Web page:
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Scholarship Enables Trent University Student to Shine


Support Allows Jenna-Lynn Burns to Continue Volunteering
With National Youth Projects While Pursuing Degree

Monday, January 8, 2007, Peterborough

For Trent University student and Lindsay native Jenna-Lynn Burns, winning the 2005/06 Board of Governors Leadership Scholarship represented more than removing the financial barriers to her post-secondary education.  It meant that she could continue following her passion – volunteering with non-profit agencies to develop youth leadership programs.

A remarkable leader with extensive youth advocacy experience, Ms. Burns won this award based on her excellent volunteer service.  “It is because of this scholarship that I am able to attend university,” said Ms. Burns during her thank-you speech to Trent’s Board of Governors.  “When someone cares enough to support a student, it’s not a waste of money – it’s an investment in the future of the community.”

Thanks to the philanthropy of others, Ms. Burns is now a second-year concurrent education student at Trent University majoring in English and biology.  “I really can’t tell you how much this scholarship means to me and to my family,” explained Ms. Burns.  “What I am most grateful for is that this scholarship allows me to go to school without having to worry about finances; I am able to concentrate on my academics and I still have time to give back to my community, to work with youth, to initiate change.”

In addition to studying full-time at Trent, Ms. Burns volunteers with the Boys and Girls Club of Lindsay serving as chairperson for the Provincial Youth Council of Ontario (PYC), and sits on an advisory committee with the Ministry of Health to assist with strategic planning concerning health issues of children and youth.  As a volunteer with the PYC, she successfully piloted the Youth in Motion program in 2005 which engaged 5000 youth in leadership development through non-competitive physical activities.  One of her current goals is to take this project to the national level so youth across Canada can participate.  Ms. Burns is also working in partnership with the Boys and Girls Clubs of Canada to plan a large-scale national youth conference slated to take place in Alberta in November 2007.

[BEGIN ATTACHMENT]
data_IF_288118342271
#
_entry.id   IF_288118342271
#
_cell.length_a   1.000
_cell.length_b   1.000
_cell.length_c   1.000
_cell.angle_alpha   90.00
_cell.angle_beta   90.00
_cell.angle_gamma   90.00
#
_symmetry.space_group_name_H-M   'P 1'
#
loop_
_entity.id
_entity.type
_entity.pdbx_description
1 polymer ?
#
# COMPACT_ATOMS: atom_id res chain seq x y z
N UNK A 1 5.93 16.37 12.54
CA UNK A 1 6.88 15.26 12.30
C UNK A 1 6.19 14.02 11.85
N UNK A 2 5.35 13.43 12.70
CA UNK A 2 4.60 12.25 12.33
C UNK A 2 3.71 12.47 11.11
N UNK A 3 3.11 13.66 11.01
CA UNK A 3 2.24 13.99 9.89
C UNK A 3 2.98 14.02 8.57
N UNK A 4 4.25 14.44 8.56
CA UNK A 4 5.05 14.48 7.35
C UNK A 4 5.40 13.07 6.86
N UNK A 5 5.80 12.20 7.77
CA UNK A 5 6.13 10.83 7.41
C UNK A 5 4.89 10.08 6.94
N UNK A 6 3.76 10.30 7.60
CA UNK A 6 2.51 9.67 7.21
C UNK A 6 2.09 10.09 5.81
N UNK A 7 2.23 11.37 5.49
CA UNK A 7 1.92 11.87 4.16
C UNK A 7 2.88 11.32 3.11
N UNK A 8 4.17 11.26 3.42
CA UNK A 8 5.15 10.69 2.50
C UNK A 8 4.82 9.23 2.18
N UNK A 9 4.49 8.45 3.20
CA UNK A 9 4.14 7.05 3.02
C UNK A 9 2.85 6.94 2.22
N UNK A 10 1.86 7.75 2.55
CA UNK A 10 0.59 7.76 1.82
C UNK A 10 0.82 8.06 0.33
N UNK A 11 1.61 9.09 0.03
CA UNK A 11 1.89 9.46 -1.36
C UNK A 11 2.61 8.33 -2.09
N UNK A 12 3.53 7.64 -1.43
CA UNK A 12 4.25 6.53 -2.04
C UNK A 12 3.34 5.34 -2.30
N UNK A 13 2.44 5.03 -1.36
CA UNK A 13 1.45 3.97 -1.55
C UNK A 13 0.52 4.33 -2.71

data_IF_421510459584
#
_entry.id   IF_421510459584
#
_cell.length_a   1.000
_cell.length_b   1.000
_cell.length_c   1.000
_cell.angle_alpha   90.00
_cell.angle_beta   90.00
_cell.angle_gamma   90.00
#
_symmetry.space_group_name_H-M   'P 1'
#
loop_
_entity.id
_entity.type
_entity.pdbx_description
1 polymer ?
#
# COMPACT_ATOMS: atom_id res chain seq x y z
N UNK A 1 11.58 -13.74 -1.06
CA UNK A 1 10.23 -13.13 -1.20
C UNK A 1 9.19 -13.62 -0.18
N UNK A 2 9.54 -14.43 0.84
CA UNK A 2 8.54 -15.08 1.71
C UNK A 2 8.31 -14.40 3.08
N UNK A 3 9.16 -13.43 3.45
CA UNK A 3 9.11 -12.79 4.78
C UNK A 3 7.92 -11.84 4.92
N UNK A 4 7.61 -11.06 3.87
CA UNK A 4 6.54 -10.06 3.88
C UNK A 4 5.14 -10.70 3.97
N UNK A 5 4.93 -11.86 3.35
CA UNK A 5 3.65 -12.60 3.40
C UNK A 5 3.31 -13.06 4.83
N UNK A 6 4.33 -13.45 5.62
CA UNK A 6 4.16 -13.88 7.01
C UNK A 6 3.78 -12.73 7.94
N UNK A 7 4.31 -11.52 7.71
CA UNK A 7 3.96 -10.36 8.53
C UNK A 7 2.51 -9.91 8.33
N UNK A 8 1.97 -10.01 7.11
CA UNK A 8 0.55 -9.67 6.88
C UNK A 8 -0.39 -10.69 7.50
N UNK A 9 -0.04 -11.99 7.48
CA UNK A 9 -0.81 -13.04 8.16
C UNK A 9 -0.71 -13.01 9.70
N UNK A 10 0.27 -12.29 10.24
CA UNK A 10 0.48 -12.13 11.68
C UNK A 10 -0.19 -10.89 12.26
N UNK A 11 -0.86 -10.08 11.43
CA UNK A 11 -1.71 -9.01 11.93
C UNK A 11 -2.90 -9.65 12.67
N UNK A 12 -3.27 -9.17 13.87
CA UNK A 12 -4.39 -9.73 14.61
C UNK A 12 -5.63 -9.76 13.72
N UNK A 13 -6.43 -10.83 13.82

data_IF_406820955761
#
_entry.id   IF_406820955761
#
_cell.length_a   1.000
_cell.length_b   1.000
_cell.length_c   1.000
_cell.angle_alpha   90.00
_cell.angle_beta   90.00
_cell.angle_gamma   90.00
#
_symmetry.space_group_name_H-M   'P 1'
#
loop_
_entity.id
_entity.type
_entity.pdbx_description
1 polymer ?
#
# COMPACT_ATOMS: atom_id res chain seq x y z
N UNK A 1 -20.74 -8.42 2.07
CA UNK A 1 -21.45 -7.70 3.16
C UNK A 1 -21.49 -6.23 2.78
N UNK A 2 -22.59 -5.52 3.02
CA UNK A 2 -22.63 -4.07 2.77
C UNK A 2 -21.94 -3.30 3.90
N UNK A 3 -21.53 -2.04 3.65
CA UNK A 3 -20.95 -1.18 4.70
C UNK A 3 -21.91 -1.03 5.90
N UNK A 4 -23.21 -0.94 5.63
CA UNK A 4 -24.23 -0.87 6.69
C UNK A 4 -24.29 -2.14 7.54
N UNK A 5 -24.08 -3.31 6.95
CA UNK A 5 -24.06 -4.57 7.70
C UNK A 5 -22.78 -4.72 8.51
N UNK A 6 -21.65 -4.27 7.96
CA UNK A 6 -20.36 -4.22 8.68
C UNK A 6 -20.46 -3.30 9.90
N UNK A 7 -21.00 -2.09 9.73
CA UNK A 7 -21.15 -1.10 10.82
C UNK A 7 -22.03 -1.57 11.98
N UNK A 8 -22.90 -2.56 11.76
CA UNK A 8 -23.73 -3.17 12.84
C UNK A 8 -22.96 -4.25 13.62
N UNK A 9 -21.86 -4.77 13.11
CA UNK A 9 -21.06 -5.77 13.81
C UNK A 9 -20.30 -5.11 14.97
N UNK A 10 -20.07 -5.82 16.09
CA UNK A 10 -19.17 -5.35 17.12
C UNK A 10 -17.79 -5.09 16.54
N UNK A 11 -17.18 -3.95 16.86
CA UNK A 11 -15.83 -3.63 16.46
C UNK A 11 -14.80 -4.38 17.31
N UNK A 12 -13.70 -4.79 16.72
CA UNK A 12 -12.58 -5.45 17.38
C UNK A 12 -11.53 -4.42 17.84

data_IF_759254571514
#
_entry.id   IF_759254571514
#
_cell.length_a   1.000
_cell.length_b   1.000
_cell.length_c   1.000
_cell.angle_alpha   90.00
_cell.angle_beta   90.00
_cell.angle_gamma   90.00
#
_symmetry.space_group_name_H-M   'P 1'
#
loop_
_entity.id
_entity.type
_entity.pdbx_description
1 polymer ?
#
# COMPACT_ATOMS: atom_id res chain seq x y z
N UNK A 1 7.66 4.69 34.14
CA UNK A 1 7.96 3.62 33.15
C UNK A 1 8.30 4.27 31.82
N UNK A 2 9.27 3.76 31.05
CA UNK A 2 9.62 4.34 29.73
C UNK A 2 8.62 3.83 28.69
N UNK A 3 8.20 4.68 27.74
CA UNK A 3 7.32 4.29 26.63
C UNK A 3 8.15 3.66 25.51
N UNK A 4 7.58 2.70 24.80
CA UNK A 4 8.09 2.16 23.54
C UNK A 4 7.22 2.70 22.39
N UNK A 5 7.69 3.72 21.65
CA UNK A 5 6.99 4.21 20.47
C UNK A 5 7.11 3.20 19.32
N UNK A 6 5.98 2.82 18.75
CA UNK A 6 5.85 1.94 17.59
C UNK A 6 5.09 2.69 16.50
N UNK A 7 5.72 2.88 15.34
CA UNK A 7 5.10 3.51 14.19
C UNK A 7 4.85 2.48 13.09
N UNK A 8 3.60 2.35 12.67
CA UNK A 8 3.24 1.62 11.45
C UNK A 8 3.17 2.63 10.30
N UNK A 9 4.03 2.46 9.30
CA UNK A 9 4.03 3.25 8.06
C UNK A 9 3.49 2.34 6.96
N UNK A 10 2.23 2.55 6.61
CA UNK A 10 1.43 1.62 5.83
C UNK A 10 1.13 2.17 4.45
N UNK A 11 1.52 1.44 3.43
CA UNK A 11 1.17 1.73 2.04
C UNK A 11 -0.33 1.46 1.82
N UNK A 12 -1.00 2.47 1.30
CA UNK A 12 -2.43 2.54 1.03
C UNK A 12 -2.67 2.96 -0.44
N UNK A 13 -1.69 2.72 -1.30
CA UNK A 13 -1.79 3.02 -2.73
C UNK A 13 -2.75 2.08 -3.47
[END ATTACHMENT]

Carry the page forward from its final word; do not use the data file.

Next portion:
“It’s encouraging to see how scholarships, bursaries and awards can help socially-minded students like Jenna not only finance their university education, but extend their positive impact on society,” said Dianne Lister, vice president of external relations and advancement for Trent University.  Ms. Lister added that many donors like to support scholarships, bursaries and awards because they represent a tangible way to help students.

Now with the advent of the provincial government’s Ontario Trust for Student Support (OTSS) program, it's even easier for donors to help students.  Any donation to a qualifying endowed bursary or award will be matched dollar for dollar by the province.  For donors wishing to establish their own named bursary, a gift of $6,250 will be matched by the province, bringing the total endowment to $12,500.  Each year, this would then generate $500 in interest to support a student in financial need.  Further information about the OTSS program is available here.

Reid Morden, chair of Trent University’s Board of Governors, believes his donations are making a profound difference, both to students and to society in general. "Creating scholarships is a tremendous way to support students who exemplify a passionate commitment to community service and global citizenship.  As a donor, I find helping Trent students to shine during their university career is extremely rewarding."

“In the 2006/07 year, 1,275 students at Trent benefited from bursaries, and another 2,936 students accessed student loans to pay for their education.  For those students who need to borrow, graduation comes with an average debt of $32,000.  Endowed scholarships are one of the most effective ways to help students in need avoid this huge burden when starting out in life,” explains Ms. Lister.

“The support and encouragement of my parents is the reason I have the academic and personal success that I have today, but they could not support me financially,” Ms. Burns pointed out in her speech.  She went on to promise that “any investment in my education will be returned tenfold in my positive contributions to society.”


For further information, or to arrange an interview with Jenna-Lynn Burns, please contact Richard Morgan at (705) 748-1011, ext. 7598.